According to the recommendations of the World Health Organization (WHO), added sugars should not exceed 10 percent of the daily calorie intake of either children or adults. For an average adult, this is the equivalent of about 16 sugar cubes weighing 3 grams each; for children aged 7 to 10 years, it is about 15 sugar cubes. In Germany, the amount of sugar actually consumed is about twice as high. Parents generally make nutritional decisions for their children. But do they know how much sugar there is in common foods and drinks? Mattea Dallacker and Ralph Hertwig from the Max Planck Institute for Human Development and Jutta Mata from the University of Mannheim investigated how accurately parents are able to estimate the sugar content of various foods and beverages. They then examined how those findings related to the children’s Body Mass Index (BMI). A total of 305 parent‒child pairs participated in the study; the children were aged between 6 and 12 years.
The parents completed a computer-based sugar-estimation task. They were shown pictures of six common foods and beverages—orange juice, cola, pizza, yoghurt, granola bars, and ketchup—and asked to estimate the sugar content of each in terms of sugar cubes. The results showed that 74 percent of parents underestimated the sugar content of most items—in some cases, considerably. For example, 92 percent of parents underestimated the sugar content of yoghurt—by on average seven sugar cubes, or 60 percent of the total sugar content of a fruit yoghurt. “Parents tend to think that foods contain far less sugar than is actually the case. We found that to be a potential risk factor for child obesity. The children of parents who underestimated the sugar content were more likely to be overweight,” says Mattea Dallacker, lead author of the study and research scientist in the Center for Adaptive Rationality at the Max Planck Institute for Human Development.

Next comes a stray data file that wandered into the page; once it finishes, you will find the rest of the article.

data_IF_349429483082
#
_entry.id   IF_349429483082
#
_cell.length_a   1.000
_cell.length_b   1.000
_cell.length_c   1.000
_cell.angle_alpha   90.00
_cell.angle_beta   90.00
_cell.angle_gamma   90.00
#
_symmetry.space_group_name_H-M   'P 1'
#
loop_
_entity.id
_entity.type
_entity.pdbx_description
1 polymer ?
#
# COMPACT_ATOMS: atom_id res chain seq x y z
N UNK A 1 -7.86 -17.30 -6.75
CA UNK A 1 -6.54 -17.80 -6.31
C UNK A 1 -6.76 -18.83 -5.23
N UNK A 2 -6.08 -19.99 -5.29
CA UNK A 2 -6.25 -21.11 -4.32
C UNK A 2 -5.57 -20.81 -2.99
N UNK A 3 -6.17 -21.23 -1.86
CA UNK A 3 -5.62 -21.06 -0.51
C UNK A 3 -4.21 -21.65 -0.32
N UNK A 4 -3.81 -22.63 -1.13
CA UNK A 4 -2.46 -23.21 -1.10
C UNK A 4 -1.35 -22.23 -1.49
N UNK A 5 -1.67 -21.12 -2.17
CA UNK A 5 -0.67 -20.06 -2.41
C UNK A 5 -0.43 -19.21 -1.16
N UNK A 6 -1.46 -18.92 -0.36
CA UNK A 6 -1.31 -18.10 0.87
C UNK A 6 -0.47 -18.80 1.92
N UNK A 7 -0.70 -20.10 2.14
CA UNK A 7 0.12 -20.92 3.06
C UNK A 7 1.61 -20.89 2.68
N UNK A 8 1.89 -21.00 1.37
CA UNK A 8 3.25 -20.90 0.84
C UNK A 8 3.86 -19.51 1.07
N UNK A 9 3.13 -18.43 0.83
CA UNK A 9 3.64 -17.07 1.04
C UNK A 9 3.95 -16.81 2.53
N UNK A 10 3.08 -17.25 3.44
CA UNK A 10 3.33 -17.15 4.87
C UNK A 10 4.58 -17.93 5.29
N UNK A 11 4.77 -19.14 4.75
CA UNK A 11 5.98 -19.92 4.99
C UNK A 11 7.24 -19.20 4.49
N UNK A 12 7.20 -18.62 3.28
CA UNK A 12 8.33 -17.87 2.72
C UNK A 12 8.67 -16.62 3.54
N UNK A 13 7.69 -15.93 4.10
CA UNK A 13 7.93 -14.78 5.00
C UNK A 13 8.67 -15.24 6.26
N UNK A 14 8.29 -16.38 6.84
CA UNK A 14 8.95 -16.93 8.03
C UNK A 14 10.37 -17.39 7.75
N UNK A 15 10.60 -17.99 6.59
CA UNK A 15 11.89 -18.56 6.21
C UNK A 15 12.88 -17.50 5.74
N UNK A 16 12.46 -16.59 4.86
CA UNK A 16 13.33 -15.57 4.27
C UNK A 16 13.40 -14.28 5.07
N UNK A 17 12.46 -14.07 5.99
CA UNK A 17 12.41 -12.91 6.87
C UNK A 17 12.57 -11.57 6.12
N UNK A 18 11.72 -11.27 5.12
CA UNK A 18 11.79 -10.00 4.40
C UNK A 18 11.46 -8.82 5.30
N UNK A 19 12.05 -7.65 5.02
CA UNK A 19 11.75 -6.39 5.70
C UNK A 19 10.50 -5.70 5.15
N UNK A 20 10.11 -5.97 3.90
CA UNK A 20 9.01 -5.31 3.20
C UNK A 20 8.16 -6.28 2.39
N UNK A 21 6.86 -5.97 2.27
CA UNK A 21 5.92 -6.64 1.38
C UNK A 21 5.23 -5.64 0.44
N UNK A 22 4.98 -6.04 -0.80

Parents’ estimates were furthest off the mark for products that are generally considered healthy, such as yoghurt and orange juice (84 percent). Only the sugar content of granola bars and ketchup was generally over- rather than underestimated. “It is important that parents as nutritional gatekeepers are aware of the sugar content of foods and beverages. Only then can they keep track of their children’s sugar consumption and offer healthy options. Clear and immediately understandable nutritional labels could help parents to quickly and easily check the sugar content of food products. Examples are the traffic light system—which certainly still has room for improvement—or the Keyhole symbol used in Scandinavia, which identifies products containing less fat, sugar, and salt,” says Ralph Hertwig, Director of the Center for Adaptive Rationality at the Max Planck Institute for Human Development.
Dallacker, M., Hertwig, R., & Mata, J. (2018). Parents’ considerable underestimation of sugar and their child’s risk of overweight. International Journal of Obesity.
Max Planck Institute for Human Development
The Max Planck Institute for Human Development in Berlin was founded in 1963. It is an interdisciplinary research institution dedicated to the study of human development and education. The Institute belongs to the Max Planck Society for the Advancement of Science, one of the leading organizations for basic research in Europe.